But puppies usually poop around 4-5 times a day. And, even if your puppy is pooping a greater number of times, there is no cause to worry as long as his poop is solid and has an even consistency.
In fact, puppies poop a lot more than older dogs because they eat a lot more and have a very high metabolism.
Also Read: How Long Can a Dog Go Without Pooping?
As a dog owner, you should know the details of good poop because it is an indicator of your puppy’s overall health. Some of the things to look out for in your puppy’s poop include:
The poop of a healthy puppy is typically medium to dark brown. It may be a cause of concern if the color of the poop is black, yellow, green, gray, white or red. If you notice specks of green in brown-colored poop, they are probably bits of grass.
Brown poop with white rice-like bits could mean that your puppy has a tapeworm infestation and requires a trip to the vet for deworming. Some bit of mucus covering the poop is normal; however, this shouldn’t be reddish or tinged with blood.
Red-colored poop is a cause of concern and could be a sign of internal bleeding and you must take your pet to the vet immediately.
Normal puppy poop is commonly log-shaped, soft, firm and well-formed. If the poop is runny and liquid, it means that your pet is suffering from diarrhea.
If the poop is very hard and your pet is straining to relieve himself, it means he is constipated. And, if the poop comes out in small bits, it means that your puppy has been constipated for a while.
Puppy poop is not lovely smelling, but you must pay attention to any major changes in the smell of the poop. If the poop suddenly smells very foul or sweet, this can be an indication of a health problem and must be checked.
The size of the poop varies with the size of the dog i.e., the bigger the puppy, the larger its poop and this will continue when the puppy grows to be an adult too.
The size also depends on your pet’s diet and time of the day. But pay attention in case the size of the poop is too large or small.
Many factors affect the frequency of your puppy’s poops including:
Your puppy’s diet plays a very important role in his tendency to poop, which means that you must be very careful about his diet, as well as his feeding schedule.
Make sure that your pup gets high-quality food that is specially formulated for puppies because poor-quality dog food often contains inferior ingredients that increase your pet’s pooping frequency.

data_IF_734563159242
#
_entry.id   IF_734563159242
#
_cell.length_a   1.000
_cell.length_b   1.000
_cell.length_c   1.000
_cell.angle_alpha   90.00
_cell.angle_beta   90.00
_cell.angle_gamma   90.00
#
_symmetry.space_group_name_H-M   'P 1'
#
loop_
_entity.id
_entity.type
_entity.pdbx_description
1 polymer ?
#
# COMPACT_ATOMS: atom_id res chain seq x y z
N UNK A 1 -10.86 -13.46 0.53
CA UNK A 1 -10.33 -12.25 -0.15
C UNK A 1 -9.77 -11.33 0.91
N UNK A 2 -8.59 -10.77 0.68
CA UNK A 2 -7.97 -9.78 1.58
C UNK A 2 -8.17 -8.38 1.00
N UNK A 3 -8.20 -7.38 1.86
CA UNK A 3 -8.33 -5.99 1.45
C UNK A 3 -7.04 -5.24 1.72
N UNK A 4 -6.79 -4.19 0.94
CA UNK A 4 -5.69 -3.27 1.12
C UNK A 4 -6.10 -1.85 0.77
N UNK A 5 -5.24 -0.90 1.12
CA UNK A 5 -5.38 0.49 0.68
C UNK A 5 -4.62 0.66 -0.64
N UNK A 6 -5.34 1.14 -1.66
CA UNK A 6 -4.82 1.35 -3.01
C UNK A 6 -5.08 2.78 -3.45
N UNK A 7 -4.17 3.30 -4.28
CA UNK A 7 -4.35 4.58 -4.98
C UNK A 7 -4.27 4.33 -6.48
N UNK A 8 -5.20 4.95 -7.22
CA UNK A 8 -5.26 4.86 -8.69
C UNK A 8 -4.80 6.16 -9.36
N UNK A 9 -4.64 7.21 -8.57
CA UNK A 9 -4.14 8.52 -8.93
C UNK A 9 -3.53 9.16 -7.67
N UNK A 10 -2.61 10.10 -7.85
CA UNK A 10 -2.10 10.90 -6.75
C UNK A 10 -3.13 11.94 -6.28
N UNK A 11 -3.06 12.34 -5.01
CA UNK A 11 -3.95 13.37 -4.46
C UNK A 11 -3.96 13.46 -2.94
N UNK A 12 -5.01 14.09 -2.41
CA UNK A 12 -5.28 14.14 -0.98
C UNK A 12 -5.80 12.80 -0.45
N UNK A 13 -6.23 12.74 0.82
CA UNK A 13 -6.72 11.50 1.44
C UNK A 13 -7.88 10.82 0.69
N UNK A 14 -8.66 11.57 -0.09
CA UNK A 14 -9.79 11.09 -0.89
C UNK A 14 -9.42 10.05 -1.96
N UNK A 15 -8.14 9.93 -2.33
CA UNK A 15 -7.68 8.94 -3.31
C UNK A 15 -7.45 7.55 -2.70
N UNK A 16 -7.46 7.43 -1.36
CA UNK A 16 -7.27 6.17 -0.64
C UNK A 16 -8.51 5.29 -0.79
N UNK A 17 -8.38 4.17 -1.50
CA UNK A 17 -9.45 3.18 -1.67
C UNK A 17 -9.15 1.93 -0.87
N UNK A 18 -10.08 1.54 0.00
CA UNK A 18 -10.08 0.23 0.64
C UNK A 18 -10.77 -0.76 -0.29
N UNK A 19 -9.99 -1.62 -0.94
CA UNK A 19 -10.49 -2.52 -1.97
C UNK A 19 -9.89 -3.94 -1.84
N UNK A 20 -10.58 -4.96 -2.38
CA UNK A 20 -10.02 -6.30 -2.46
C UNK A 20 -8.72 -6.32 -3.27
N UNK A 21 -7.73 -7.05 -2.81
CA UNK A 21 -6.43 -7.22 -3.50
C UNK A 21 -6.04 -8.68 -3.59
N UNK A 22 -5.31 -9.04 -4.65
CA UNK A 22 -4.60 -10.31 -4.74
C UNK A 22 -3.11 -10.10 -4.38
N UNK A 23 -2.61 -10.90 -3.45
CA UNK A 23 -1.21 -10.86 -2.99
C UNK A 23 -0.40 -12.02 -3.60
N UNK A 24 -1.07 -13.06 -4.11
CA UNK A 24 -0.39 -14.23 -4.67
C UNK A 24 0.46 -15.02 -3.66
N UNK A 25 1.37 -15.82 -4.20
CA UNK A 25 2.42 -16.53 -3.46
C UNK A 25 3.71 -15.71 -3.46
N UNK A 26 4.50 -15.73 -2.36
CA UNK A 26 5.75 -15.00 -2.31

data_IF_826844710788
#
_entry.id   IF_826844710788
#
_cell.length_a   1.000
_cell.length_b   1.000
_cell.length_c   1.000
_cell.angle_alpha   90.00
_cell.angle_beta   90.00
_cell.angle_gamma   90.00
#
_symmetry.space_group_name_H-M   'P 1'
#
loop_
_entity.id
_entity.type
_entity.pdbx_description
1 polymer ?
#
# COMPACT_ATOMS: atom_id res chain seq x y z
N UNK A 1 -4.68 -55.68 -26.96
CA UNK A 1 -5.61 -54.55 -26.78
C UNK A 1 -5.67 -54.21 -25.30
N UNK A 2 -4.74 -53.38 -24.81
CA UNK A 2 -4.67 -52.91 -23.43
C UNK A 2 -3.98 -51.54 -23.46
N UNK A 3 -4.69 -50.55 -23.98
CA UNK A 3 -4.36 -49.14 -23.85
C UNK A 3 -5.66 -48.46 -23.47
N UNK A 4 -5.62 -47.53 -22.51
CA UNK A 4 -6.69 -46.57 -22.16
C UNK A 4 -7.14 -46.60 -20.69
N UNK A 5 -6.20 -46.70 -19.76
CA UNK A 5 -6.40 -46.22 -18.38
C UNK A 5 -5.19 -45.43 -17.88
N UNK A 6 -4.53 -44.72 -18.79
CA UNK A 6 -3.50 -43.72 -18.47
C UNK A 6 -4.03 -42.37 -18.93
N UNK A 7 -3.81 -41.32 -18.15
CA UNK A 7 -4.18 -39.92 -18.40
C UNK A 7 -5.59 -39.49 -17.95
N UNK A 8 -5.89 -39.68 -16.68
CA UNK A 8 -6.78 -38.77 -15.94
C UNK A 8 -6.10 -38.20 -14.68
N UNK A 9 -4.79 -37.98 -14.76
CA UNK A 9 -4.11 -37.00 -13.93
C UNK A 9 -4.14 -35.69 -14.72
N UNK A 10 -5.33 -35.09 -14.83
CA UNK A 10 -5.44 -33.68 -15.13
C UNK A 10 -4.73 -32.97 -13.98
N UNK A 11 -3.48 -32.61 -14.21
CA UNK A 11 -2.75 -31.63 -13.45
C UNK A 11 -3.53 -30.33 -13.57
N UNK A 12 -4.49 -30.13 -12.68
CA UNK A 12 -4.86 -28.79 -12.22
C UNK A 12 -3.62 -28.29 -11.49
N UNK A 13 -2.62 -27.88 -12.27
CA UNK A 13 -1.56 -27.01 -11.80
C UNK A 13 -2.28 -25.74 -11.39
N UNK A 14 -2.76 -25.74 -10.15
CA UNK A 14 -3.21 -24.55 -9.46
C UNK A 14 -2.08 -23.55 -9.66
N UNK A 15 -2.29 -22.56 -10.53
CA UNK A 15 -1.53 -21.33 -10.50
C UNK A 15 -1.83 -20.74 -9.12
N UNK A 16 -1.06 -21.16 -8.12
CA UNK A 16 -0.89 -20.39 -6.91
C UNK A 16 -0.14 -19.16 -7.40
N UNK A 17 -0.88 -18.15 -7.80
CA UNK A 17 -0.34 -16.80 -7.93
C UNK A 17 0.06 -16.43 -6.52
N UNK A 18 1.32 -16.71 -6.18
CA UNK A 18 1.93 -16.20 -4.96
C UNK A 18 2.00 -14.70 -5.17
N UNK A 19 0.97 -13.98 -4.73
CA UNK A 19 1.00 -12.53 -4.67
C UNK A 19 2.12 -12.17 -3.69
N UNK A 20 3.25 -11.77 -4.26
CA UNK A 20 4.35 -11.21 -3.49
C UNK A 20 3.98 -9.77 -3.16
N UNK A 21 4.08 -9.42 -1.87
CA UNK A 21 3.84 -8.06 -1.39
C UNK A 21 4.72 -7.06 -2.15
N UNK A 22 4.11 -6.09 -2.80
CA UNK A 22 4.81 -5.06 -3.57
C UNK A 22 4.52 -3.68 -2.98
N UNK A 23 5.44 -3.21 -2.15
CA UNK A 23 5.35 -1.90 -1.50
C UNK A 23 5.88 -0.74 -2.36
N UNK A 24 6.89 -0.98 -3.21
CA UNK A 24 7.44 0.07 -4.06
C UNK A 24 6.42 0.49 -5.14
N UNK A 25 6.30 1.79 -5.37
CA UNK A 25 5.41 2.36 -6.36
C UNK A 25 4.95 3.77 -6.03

Puppies tend to poop many times in a day because of the large quantities of food they eat and cannot control their bowels.
But as your puppy grows older, make sure to control the amount of food he eats because if an adult dog continues to eat a lot, it can lead to your pet becoming obese and cause other health problems like diabetes, etc.
Puppies are in general prone to several health problems such as diarrhea, constipation and intestinal worms caused because of their eating habits and consuming contaminated food.
These can alter your puppy’s frequency of pooping. For instance, if your puppy is suffering from constipation, then he may not poop for 1-2 days.
Or, if your puppy is suffering from diarrhea or worms, he may poop around five times a day or more. Also, his poop may be runny and have an inconsistent appearance.
Your puppy’s pooping frequency may increase if he is suffering from other types of health problems, such as IBD (inflammatory bowel disease), allergies, etc.
Usually, dogs use their poop to mark their territories or to find their way to particular places they like. You may notice your puppy pooping or peeing in specific areas every time you take him for a walk or to the park, etc.
So, taking your puppy outdoors often means that his pooping frequency will increase.
Also Read: How To Clean Dog Poop Off Shoes
How often your puppy poops is an important indicator of his lifestyle, diet, health and other factors. And, as a responsible dog owner, you must check your pooping routine and the tendencies of your pooch regularly.
You may find the process cumbersome, time-consuming and uncomfortable, but doing this can ensure that your puppy is healthy and will also help to save you all those avoidable trips to the vet.